My son hasn't been glutened in months, since we've really learned how to avoid it. It sounds like you are on the right track! Good luck getting healthy and staying healthy!

thanks for the info! it really helped. and do i NEED to be that careful about it? not trying to be rude, im just asking. because im not sure if im that sensitive to it. i haven't had anything that has gluten touch my gluten-free food. how do i know if im that sensitive?
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I have been diagnosed with Celiac Disease since April 2011.
~ Susie ~ :)

#6 domesticactivist

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Posted 19 April 2011 - 05:27 PM

You do need to be that careful about it. The reason is that celiac disease is different than an allergy. With an allergy you can tell right away if you are having a reaction. If you are "not that sensitive" you just don't get a reaction. If your reaction is not very severe, it's not doing damage to your body. Your body is attacking the thing you are allergic to, not you.

Forgive me if you know this already, but celiac disease is called an autoimmune disorder. Your immune system is what attacks invaders and "auto" means self. So with celiac disease, gluten tricks your body into attacking itself!

With celiac disease, even a tiny bit of gluten can make your body react and start attacking itself inside. Even if you don't notice the reaction, damage can be happening. Some people notice small amounts of gluten, others don't. But all celiac people have autoimmune reactions to gluten.

Really avoiding all gluten is tough, but you can do it!
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Our family is transitioning off the GAPS Intro Diet and into the Full GAPS Diet.
Gluten-Free since November 2010
GAPS Diet since January/February 2011
me - not tested for celiac - currently doing a gluten challenge since 11/26/2011
partner - not tested for celiac
ds - age 11, hospitalized 9/2010, celiac dx by gluten reaction & genetics. No biopsy or blood as we were already gluten-free by the time it was an option.
dd - age 12.5, not celiac, has Tourette's syndome
both kids have now-resolved attention issues.

#7 SusieQ

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Posted 21 April 2011 - 05:03 PM

You do need to be that careful about it. The reason is that celiac disease is different than an allergy. With an allergy you can tell right away if you are having a reaction. If you are "not that sensitive" you just don't get a reaction. If your reaction is not very severe, it's not doing damage to your body. Your body is attacking the thing you are allergic to, not you.

Forgive me if you know this already, but celiac disease is called an autoimmune disorder. Your immune system is what attacks invaders and "auto" means self. So with celiac disease, gluten tricks your body into attacking itself!

With celiac disease, even a tiny bit of gluten can make your body react and start attacking itself inside. Even if you don't notice the reaction, damage can be happening. Some people notice small amounts of gluten, others don't. But all celiac people have autoimmune reactions to gluten.

Really avoiding all gluten is tough, but you can do it!

thanks for your support! do you know if any pizza places sell gluten free pizza?
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I have been diagnosed with Celiac Disease since April 2011.
~ Susie ~ :)

#8 GFinDC

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Posted 21 April 2011 - 05:56 PM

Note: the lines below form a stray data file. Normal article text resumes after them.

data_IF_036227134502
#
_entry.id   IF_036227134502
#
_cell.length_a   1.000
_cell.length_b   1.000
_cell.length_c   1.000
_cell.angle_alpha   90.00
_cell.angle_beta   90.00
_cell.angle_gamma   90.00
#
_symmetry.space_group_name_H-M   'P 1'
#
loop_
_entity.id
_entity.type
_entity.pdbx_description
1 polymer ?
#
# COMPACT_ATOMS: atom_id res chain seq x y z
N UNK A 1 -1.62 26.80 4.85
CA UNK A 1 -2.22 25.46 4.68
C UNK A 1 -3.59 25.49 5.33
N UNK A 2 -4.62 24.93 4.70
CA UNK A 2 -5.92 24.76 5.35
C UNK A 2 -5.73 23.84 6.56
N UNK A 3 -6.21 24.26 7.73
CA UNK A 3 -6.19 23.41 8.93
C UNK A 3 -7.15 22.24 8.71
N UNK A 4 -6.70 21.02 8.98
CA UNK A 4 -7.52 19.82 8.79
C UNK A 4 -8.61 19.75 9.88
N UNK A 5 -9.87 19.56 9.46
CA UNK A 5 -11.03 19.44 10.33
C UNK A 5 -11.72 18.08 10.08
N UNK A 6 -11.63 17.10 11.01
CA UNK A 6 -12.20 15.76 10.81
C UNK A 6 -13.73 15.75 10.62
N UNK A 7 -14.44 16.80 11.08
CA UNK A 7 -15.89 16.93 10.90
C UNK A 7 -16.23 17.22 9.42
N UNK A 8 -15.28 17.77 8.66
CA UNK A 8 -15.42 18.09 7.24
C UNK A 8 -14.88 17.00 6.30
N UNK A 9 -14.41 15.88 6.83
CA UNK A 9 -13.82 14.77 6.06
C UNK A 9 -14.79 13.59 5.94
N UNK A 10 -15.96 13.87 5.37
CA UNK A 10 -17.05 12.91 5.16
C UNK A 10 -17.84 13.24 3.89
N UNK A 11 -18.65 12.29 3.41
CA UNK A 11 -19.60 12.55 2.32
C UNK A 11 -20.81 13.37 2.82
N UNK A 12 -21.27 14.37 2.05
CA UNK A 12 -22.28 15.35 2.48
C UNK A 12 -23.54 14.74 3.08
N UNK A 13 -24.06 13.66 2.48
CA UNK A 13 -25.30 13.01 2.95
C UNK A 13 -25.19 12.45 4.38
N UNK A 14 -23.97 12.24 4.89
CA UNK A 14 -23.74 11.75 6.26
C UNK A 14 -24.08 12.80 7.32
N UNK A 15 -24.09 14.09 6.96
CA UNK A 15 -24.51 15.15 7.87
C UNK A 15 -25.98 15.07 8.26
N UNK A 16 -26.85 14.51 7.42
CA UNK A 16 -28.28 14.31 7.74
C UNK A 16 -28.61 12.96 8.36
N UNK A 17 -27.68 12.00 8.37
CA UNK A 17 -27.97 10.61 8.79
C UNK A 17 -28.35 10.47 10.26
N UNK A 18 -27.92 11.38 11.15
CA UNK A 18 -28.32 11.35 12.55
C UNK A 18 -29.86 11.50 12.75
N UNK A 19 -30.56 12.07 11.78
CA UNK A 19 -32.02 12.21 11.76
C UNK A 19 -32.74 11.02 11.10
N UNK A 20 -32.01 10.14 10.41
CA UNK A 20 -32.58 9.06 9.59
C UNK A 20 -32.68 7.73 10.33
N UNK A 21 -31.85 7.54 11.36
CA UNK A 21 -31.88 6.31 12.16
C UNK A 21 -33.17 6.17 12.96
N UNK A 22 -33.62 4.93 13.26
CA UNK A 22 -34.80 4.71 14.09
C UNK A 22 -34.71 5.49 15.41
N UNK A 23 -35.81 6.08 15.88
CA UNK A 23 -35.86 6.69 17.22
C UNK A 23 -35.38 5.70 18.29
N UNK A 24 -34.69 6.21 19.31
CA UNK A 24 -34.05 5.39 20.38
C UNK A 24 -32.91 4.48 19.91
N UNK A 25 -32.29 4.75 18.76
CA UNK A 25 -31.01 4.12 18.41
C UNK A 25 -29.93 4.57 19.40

Z-Pizza has gluten-free pizza. I am sure there are other chains that have it but I don't remember them at the moment.

You can also buy pre-made frozen gluten-free pizza crusts by Kinickinick to make your own pizza. Many gluten-free breads are kept in the freezer section because they usually don't have any preservatives and would go bad too fast on an unrefrigerated store shelf.

Many stores mark their gluten-free food items with a special tag, often it's a green tag with gluten free written on it. Some stores keep all their gluten-free products in one section but others spread them all through the store.

If you do a Google search on the store name and gluten free you can usually find some info on what they carry.
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Proverbs 25:16 "Hast thou found honey? eat so much as is sufficient for thee, lest thou be filled therewith, and vomit it."
Job 30:27 My bowels boiled, and rested not: the days of affliction prevented me.
Thyroid cyst and nodules, Lactose / casein intolerant. Diet positive, gene test pos, symptoms confirmed by Dr-head. My current bad list is: gluten, dairy, sulfites, coffee (the devil's brew), tea, Bug's Bunnies carrots, garbanzo beans of pain, soy- no joy, terrible turnips, tomatoes, peppers, potatoes, and hard work. have a good day! :-) Paul

#9 Debbie B in MD

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Posted 22 April 2011 - 04:00 AM

Unos has gluten-free pizza. My daughter is 15 and we just discovered her celiac. You can do it!!!
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#10 txplowgirl

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Posted 22 April 2011 - 09:09 AM

Hi SusieQ,
I am 46 yrs old and I have had these symptoms since I was 7 or 8 years old. Didn't find out about the gluten until I was 44. That's like 35 years I was sick all the time. I haven't tried any gluten free pizza so I can't help you there. But you are a very lucky young lady to have found this so early. You won't spend years of feeling sick and helpless like a lot of us.
Good luck,
Txplowgirl
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Lupus, Connective Tissue Disease with Fibro type symptoms, Anemia, Anxiety, Depression, RA, Rynauds Syndrome, Chronic Fatigue Syndrome, Erosive Gastritis, Osteoporosis, Degenerative Disc Disease, Scoliosis, Bulging discs in lower back and neck, Pinched Nerves.

 

Soy free, MSG free, mostly Dairy free. Endoscopy shows blunted Villi which dr states as gluten sensitivity, so goin back to being gluten free